Friday, November 27, 2015 • 11:05

Huge award for VC teacher

From left to right: VCHS Principal Ron McCowan, Crystal Rienick, Superintendent Lou Obermeyer, and School Board President Don Martin honored Rienick last week. Photo by Michael Crane
November 21, 2013
A quote by Ralph Waldo Emerson reads:"Nothing great was ever achieved without enthusiasm," posted above Crystal Rienick's white board. It's a mantra she's taken to heart over the course of 15 years teaching in Valley Center.

"I use that quote as an excuse in case administration comes in the room or any school board members and sees me jumping on the table, because we're enthusiastic!" said Rienick.

Her passion in the classroom is one of the reasons Rienick was selected as a 2014 San Diego County Teacher of the Year and a 2014 California State Teacher of the Year finalist. At the meeting of the Valley Center/Pauma Unified School District School Board last Thursday, Rienick was recognized for her incredible achievement.

"She's always engaging with students, whether it's the whole class or they're working on a project and she's moving around engaging one on one with students," said Valley Center High School Principal Ron McCowan in a video honoring Rienick. "It's really that student engagement that makes her a special teacher."

Rienick first came to the district in 1998 while she was still working toward earning her teaching credential. She taught 7th grade English and Gifted and Talented at Valley Center Middle School for nine years before coming to VCHS. This is her sixth year at the High School, where she has taught English in grades 9-11 and AP Language and Composition.

Although several teachers from our district have been selected as San Diego County Teachers of the Year in the past, Rienick is the first to be honored as a finalist at the state level.

"I can claim that for now, but I'm sure it's just a matter of time because our teachers are so amazing," she said. "I couldn't really wrap my brain around why they would pick me."

Each year VCPUSD gets to nominate one teacher in the district to be considered for the County's Teacher of the Year award. After Rienick was selected, she had to through an extensive application process that included writing seven essays and a nerve-wracking interview before last year's winners. Rienick was one of only five teachers to be selected as San Diego County Teacher of the Year.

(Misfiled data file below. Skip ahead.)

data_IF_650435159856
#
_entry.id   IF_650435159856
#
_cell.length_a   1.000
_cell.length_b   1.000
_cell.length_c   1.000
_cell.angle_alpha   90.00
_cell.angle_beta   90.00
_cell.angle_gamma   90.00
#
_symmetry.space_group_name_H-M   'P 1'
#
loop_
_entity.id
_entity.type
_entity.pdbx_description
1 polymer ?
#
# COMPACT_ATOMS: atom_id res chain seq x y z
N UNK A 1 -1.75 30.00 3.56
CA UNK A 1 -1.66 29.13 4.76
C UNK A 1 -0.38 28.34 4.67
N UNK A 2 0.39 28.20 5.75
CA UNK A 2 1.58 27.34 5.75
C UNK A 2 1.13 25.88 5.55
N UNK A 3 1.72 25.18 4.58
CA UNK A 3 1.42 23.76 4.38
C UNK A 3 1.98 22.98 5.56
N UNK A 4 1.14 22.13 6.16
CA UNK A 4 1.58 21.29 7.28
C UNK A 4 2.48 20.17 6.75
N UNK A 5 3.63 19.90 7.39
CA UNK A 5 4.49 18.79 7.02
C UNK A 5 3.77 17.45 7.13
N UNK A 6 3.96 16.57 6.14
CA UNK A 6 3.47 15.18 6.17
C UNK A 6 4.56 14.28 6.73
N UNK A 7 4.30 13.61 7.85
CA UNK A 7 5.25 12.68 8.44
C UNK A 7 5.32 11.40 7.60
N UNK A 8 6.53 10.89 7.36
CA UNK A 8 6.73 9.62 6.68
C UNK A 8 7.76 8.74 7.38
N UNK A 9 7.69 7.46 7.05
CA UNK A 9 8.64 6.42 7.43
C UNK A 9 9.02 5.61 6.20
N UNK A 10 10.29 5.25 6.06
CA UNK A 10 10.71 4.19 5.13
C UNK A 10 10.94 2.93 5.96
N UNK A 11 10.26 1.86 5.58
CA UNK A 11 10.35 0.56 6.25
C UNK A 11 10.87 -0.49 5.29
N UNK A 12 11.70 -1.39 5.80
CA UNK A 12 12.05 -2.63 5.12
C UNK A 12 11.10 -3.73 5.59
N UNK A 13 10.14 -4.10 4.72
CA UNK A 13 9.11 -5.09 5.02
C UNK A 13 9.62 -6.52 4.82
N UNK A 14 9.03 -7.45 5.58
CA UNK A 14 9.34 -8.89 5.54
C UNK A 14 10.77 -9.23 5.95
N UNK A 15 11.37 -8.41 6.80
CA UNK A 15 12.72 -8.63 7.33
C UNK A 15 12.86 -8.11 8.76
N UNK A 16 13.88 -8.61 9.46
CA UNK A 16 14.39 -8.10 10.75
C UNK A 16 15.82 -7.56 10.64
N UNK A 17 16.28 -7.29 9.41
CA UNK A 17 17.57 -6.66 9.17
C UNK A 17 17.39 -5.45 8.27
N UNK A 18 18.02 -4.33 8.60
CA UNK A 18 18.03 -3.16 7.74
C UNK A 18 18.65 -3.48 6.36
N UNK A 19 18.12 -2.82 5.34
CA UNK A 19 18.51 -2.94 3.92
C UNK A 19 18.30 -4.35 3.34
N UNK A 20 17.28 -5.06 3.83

Crystal Rienick accepts her San Diego County Teacher of the Year award at the "Salute to Teachers" ceremony presented by Cox Communications. Photo courtesy of Crustal Rienick
"It totally blew my mind," she said. "I told my students when to watch it because it was on live TV, and I said, 'but don't expect me to win or anything because these teachers I've been talking to can fold origami cranes with their toes and they're adopting orphans out of their garage.' They're ridiculously awesome people. I didn't think I had a snowball's chance, so I was absolutely shocked, not only to be a finalist, but to above and beyond be one of the winners."

Rienick was also fortunate enough to be selected as one of 11 finalists for the California State Teacher of the Year. In addition to being honored at a banquet in Sacramento this February, Rienick was given a tablet from Sony, money for her classroom from Cox Communications, and recognized on the field at a recent Padres game.

The county award also carries with it the responsibility of being an education ambassador for the next year.

"We communicate with the community as far as what's going on in education today, the strengths of education, and the changing face of education," she said. "Right now is a really important time because there's a lot going on."

Rienick is enthusiastic about the transition to the Common Core State Standards. She is especially excited about the emphasis on 21st century skills, face-to-face collaboration, and the fact that teachers of all subjects will share the responsibility of teaching literacy.

"It's not just an English classroom thing," she said. "Teaching our students to access the content through literacy — that teaching has to be taking place in all of our classrooms."

A San Diego native, Rienick attended San Diego State University where she graduated with her teaching credential. She currently lives in Carmel Mountain Ranch with her husband of nine years, Jameson, who works at the San Diego County Office of Education. In her free time she rides competitive dressage on her Friesian horse.

Rienick loves studying literature with her students because of all they learn about culture and people, but she views her job as more than just teaching a curriculum.

"The main word is connection. We are the connective force behind education," she said. "I think the one thing I would like my students to leave with is a feeling of self-worth, a feeling that they do matter, that they do have a future, that it's worth it to try hard and achieve their goals, and to set those goals high.

"I truly enjoy what I do. I enjoy it when the lightbulb goes off. I enjoy it when I can kid around with a student," said Rienick. "We have a good time. Just don't let that get around because I know fun is strictly forbidden in school."

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